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10 Questions for Aga Gabor Da Silva

Corrosive times
can always happen. Forever young
old servant of morality.
Catches trout with bare hands.
A slippery salacious sin.
—from "Can Always Happen," Translated by Aga Gabor Da Silva, Volume 62, Issue 1 (Spring 2021)

Tell us about one of the first pieces you translated.
It was the poem “Soneto de fidelidade,” written by the famous Brazilian poet and lyricist Vinícius de Moraes. I translated the piece as part of a translation workshop. I remember how I struggled to recreate the rhymes and the rhythm imposed by the sonnet, but the end result was pretty good.

What writer(s) or works have influenced the way you write now?
When I was in graduate school, I took classes in Translation Theory and some of the theories, such as Antoine Berman’s “trials of the foreign,” Walter Benjamin’s “pure language” or Philip E. Lewis’s “double-consciousness” have helped me understand the problems encountered when translating a given text. I used to think of translation as a tug-of-war between the original text and the target language, especially when I was translating into Polish some of Clarice Lispector’s short stories for my master’s thesis. Now I think of it more as a conversation between two people who start off as strangers but who later become close friends, although sometimes disagreeing with each other.

What other professions have you worked in?
I have worked in gardening, in a call center, as a private tutor, and now I’m a lecturer at New Mexico Tech in Socorro.

What did you want to be when you were young?
I first wanted to be a singer, then a vet, a cartoonist, and an actress. I still want theater to be a part of my life (I have been engaged in a community theater in the town where I live, so I consider that a dream come true). I still love to draw, and I mostly do it now with my four-year old, hoping that he will take to it and one day see art as a form of liberation, because I think that art is necessary in life, no matter how good or bad you’re at it.

What drew you to write a translation of this piece in particular?
“Can Always Happen” is a poem about longing for your home country, which resonates with me a lot, since I’m an immigrant. Ewa Lipska has always fascinated me as a magnificent sharp-eyed commentator of reality. She’s a well-known poet in Poland, and she has been translated into many languages, including English. That’s why I felt intimidated at first and almost gave up because I was certain that someone else must have already been working on that particular volume. But then I contacted her publisher, got a green light from Ewa Lipska herself, and decided to dive into her poetic world.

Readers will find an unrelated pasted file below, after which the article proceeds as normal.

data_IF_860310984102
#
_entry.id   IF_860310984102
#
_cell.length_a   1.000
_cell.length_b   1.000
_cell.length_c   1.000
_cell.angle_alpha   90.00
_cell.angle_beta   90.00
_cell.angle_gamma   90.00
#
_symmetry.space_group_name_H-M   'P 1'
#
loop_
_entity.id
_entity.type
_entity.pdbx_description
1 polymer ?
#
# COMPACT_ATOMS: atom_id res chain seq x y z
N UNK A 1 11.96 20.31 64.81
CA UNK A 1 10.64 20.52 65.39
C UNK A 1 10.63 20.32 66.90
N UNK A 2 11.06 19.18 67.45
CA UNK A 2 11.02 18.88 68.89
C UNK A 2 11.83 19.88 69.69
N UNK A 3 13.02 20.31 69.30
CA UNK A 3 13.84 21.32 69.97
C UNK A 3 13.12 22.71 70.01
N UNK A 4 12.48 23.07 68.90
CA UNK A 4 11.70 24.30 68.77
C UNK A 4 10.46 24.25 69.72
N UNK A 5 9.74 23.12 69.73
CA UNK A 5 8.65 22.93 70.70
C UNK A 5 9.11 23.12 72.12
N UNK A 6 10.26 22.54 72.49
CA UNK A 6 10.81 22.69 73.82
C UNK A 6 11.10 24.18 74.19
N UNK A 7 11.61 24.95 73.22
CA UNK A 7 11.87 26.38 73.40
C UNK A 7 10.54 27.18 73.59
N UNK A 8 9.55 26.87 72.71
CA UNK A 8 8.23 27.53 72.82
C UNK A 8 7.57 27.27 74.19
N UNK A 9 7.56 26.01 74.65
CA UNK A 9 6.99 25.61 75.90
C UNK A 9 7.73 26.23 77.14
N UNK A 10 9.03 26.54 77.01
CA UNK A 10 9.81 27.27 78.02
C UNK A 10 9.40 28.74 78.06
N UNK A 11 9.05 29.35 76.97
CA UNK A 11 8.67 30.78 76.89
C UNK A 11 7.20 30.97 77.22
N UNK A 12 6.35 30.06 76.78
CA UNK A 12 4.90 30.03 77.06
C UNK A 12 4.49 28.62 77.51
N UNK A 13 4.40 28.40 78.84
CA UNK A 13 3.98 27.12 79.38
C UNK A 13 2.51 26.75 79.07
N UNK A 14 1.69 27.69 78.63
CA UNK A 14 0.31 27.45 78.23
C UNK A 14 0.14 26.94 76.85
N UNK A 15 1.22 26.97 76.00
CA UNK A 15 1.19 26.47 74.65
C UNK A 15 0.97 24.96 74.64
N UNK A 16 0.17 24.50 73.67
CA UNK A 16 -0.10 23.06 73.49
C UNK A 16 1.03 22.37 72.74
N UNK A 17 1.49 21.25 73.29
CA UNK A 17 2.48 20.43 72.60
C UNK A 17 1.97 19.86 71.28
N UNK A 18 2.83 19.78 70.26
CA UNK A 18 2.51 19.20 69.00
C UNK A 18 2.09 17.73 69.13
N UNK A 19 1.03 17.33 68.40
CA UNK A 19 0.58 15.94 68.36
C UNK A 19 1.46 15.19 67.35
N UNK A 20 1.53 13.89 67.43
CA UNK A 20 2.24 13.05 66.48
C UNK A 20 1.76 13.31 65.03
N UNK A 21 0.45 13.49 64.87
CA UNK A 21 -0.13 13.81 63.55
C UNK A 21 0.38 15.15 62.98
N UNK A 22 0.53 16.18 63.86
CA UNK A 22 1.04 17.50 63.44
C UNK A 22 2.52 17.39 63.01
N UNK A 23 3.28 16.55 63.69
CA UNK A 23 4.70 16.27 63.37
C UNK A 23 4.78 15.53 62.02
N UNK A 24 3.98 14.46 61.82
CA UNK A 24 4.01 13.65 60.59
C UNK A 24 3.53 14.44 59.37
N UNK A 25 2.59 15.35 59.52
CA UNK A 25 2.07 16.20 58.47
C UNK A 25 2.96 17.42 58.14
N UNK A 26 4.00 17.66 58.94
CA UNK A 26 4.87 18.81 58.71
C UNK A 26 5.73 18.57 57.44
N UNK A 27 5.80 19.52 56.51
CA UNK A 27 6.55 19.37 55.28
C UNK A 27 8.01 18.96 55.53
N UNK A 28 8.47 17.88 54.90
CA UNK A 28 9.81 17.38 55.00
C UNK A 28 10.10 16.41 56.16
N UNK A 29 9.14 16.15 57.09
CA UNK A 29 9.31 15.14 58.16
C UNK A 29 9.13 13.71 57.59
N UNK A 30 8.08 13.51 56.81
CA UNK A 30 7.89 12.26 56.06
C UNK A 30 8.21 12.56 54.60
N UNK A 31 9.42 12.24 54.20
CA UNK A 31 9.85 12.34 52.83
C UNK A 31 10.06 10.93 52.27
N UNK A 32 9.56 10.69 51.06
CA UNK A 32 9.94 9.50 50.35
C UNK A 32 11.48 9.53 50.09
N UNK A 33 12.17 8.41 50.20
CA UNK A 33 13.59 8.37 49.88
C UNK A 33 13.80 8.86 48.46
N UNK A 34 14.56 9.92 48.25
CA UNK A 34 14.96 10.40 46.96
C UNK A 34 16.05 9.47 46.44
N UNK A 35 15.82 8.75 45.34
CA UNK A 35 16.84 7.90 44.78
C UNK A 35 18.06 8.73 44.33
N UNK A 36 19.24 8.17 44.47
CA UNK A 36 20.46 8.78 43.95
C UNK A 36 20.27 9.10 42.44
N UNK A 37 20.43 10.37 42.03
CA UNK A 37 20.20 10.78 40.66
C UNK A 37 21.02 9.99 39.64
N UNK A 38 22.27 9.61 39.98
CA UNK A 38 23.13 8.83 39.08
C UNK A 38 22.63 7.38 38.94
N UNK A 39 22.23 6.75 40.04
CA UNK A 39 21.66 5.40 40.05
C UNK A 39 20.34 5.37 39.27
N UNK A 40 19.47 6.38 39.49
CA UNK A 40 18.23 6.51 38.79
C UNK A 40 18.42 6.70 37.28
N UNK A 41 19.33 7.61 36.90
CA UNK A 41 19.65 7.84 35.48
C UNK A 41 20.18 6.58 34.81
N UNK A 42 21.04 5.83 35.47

Is there a city or place, real or imagined, that influences your writing?
As long as I have my laptop and a window in front of me (looking at faraway objects in nature helps me organize my thoughts), I’m good.

Do you have any rituals or traditions that you do in order to write?
I often start with a draft of the piece and then I step away to give it some time to “sprout” in my head. This makes me think of Clarice Lispector and her short story "The Egg and the Chicken," which I call an “ode to distraction”: “It is absolutely essential that I be a busy and distracted person,” so that I don’t “interfere with whatever is carried out through me.” When I give myself a break from translating the piece, I still continue thinking about it while doing chores, and this is when I often come up with the most satisfying solutions.

Who typically gets the first read of your work?
It depends on the language. If I’m translating into Portuguese, the piece goes to my husband, who is Brazilian. When translating into English, I sent the text to a dear friend of mine, who is a professional writer based in the US. If the target language is Polish, I send it to a friend who, like me, is passionate about translating literature.

What are you working on currently?
I started working on a Polish Wikipedia entry on Clarice Lispector during the winter break, since the current bio of her in Polish is not comprehensive. I’m hoping to finish it over the summer. I’d love to continue working on Ewa Lipska’s poetry, especially the collections Czytnik linii papilarnych [Fingerprint Reader], and Miłość w trybie awaryjnym [Love in Safe Mode]. Another project I’ve been working on, together with a friend of mine who’s also a translator, is a Polish translation of Sandra Cisneros’s The House on Mango Street.

What are you reading right now?
I usually start a few books at the same time (I didn’t use to do that, though. I don’t know what happened. Life?). Right now, I’m reading Ada Limón’s Bright Dead Things, Janina Bąk’s Statistically speaking or how much chocolate you have to eat to get Nobel Prize? [Statystycznie rzecz biorąc. Czyli ile trzeba zjeść czekolady, żeby dostać Nobla?], and Trevor Noah’s Born a Crime.

AGNIESZKA (AGA) GABOR DA SILVA graduated from the University of Massachusetts, Amherst, where she studied Lusophone Literatures and Cultures. Aga also holds a Master of Arts in English Literature and Linguistics from Adam Mickiewicz University in Poznań, Poland. Her translations have appeared in Lunch Ticket, ANMLY, and Columbia Journal.

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